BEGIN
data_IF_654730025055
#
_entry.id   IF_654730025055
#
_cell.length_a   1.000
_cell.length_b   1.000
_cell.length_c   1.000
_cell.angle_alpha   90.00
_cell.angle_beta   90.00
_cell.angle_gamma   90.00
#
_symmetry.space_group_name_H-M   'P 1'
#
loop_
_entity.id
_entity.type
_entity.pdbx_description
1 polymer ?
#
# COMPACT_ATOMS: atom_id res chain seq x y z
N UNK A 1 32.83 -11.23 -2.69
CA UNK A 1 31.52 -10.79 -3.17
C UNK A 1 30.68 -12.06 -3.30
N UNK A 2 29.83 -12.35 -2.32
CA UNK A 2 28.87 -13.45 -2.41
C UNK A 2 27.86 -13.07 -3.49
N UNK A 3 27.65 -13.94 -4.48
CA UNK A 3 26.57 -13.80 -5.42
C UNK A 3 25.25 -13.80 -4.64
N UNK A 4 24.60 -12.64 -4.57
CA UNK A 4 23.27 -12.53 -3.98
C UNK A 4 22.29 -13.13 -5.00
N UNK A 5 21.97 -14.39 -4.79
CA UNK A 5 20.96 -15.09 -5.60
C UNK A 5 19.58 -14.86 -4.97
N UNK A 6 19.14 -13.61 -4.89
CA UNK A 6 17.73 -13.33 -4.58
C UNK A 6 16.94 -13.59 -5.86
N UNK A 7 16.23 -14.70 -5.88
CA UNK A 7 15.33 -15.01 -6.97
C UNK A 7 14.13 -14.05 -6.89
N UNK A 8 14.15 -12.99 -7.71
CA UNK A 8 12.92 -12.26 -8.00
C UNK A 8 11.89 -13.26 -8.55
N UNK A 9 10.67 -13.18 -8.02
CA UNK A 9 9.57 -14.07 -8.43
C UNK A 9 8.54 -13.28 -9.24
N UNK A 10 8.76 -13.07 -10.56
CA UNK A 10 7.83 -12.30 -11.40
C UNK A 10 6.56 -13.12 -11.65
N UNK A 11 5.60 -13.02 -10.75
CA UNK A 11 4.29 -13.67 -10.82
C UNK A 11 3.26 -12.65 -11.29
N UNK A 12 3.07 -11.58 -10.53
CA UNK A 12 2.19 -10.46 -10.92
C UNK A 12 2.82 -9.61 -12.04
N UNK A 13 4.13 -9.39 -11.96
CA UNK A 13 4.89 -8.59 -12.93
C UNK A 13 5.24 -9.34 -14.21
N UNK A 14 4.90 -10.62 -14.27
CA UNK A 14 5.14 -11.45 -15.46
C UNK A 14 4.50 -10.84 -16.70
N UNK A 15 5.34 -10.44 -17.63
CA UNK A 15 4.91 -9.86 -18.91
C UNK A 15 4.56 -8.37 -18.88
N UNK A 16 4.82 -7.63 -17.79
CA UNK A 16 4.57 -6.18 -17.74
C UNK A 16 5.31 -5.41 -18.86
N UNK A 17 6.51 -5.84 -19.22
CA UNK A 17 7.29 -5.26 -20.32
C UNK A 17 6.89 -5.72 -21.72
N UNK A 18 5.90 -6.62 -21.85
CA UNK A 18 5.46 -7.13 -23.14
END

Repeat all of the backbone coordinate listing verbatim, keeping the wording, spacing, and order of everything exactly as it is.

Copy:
data_IF_654730025055
#
_entry.id   IF_654730025055
#
_cell.length_a   1.000
_cell.length_b   1.000
_cell.length_c   1.000
_cell.angle_alpha   90.00
_cell.angle_beta   90.00
_cell.angle_gamma   90.00
#
_symmetry.space_group_name_H-M   'P 1'
#
loop_
_entity.id
_entity.type
_entity.pdbx_description
1 polymer ?
#
# COMPACT_ATOMS: atom_id res chain seq x y z
N UNK A 1 32.83 -11.23 -2.69
CA UNK A 1 31.52 -10.79 -3.17
C UNK A 1 30.68 -12.06 -3.30
N UNK A 2 29.83 -12.35 -2.32
CA UNK A 2 28.87 -13.45 -2.41
C UNK A 2 27.86 -13.07 -3.49
N UNK A 3 27.65 -13.94 -4.48
CA UNK A 3 26.57 -13.80 -5.42
C UNK A 3 25.25 -13.80 -4.64
N UNK A 4 24.60 -12.64 -4.57
CA UNK A 4 23.27 -12.53 -3.98
C UNK A 4 22.29 -13.13 -5.00
N UNK A 5 21.97 -14.39 -4.79
CA UNK A 5 20.96 -15.09 -5.60
C UNK A 5 19.58 -14.86 -4.97
N UNK A 6 19.14 -13.61 -4.89
CA UNK A 6 17.73 -13.33 -4.58
C UNK A 6 16.94 -13.59 -5.86
N UNK A 7 16.23 -14.70 -5.88
CA UNK A 7 15.33 -15.01 -6.97
C UNK A 7 14.13 -14.05 -6.89
N UNK A 8 14.15 -12.99 -7.71
CA UNK A 8 12.92 -12.26 -8.00
C UNK A 8 11.89 -13.26 -8.55
N UNK A 9 10.67 -13.18 -8.02
CA UNK A 9 9.57 -14.07 -8.43
C UNK A 9 8.54 -13.28 -9.24
N UNK A 10 8.76 -13.07 -10.56
CA UNK A 10 7.83 -12.30 -11.40
C UNK A 10 6.56 -13.12 -11.65
N UNK A 11 5.60 -13.02 -10.75
CA UNK A 11 4.29 -13.67 -10.82
C UNK A 11 3.26 -12.65 -11.29
N UNK A 12 3.07 -11.58 -10.53
CA UNK A 12 2.19 -10.46 -10.92
C UNK A 12 2.82 -9.61 -12.04
N UNK A 13 4.13 -9.39 -11.96
CA UNK A 13 4.89 -8.59 -12.93
C UNK A 13 5.24 -9.34 -14.21
N UNK A 14 4.90 -10.62 -14.27
CA UNK A 14 5.14 -11.45 -15.46
C UNK A 14 4.50 -10.84 -16.70
N UNK A 15 5.34 -10.44 -17.63
CA UNK A 15 4.91 -9.86 -18.91
C UNK A 15 4.56 -8.37 -18.88
N UNK A 16 4.82 -7.63 -17.79
CA UNK A 16 4.57 -6.18 -17.74
C UNK A 16 5.31 -5.41 -18.86
N UNK A 17 6.51 -5.84 -19.22
CA UNK A 17 7.29 -5.26 -20.32
C UNK A 17 6.89 -5.72 -21.72
N UNK A 18 5.90 -6.62 -21.85
CA UNK A 18 5.46 -7.13 -23.14